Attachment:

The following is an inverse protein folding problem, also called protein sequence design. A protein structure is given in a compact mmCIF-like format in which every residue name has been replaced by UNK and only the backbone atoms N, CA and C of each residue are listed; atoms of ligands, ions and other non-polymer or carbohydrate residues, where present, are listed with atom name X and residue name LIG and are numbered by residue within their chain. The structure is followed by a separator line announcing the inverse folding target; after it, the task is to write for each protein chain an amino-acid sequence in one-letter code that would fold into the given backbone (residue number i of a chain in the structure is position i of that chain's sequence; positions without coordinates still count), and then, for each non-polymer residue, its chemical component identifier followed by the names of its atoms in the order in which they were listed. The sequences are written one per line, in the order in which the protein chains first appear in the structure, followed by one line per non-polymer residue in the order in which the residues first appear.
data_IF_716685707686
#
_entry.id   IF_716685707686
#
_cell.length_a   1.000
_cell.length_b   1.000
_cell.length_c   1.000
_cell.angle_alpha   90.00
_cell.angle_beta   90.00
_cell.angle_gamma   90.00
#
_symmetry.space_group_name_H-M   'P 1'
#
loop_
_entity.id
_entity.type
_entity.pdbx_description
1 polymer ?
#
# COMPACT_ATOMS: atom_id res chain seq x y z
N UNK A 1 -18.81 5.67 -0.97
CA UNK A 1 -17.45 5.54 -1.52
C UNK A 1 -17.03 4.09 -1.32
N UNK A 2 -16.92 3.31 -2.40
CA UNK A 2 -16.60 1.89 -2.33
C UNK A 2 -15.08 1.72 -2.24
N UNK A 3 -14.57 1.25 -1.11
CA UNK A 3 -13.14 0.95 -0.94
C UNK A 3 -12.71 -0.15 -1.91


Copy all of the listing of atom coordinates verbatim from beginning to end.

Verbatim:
The following is an inverse protein folding problem, also called protein sequence design. A protein structure is given in a compact mmCIF-like format in which every residue name has been replaced by UNK and only the backbone atoms N, CA and C of each residue are listed; atoms of ligands, ions and other non-polymer or carbohydrate residues, where present, are listed with atom name X and residue name LIG and are numbered by residue within their chain. The structure is followed by a separator line announcing the inverse folding target; after it, the task is to write for each protein chain an amino-acid sequence in one-letter code that would fold into the given backbone (residue number i of a chain in the structure is position i of that chain's sequence; positions without coordinates still count), and then, for each non-polymer residue, its chemical component identifier followed by the names of its atoms in the order in which they were listed. The sequences are written one per line, in the order in which the protein chains first appear in the structure, followed by one line per non-polymer residue in the order in which the residues first appear.
data_IF_716685707686
#
_entry.id   IF_716685707686
#
_cell.length_a   1.000
_cell.length_b   1.000
_cell.length_c   1.000
_cell.angle_alpha   90.00
_cell.angle_beta   90.00
_cell.angle_gamma   90.00
#
_symmetry.space_group_name_H-M   'P 1'
#
loop_
_entity.id
_entity.type
_entity.pdbx_description
1 polymer ?
#
# COMPACT_ATOMS: atom_id res chain seq x y z
N UNK A 1 -18.81 5.67 -0.97
CA UNK A 1 -17.45 5.54 -1.52
C UNK A 1 -17.03 4.09 -1.32
N UNK A 2 -16.92 3.31 -2.40
CA UNK A 2 -16.60 1.89 -2.33
C UNK A 2 -15.08 1.72 -2.24
N UNK A 3 -14.57 1.25 -1.11
CA UNK A 3 -13.14 0.95 -0.94
C UNK A 3 -12.71 -0.15 -1.91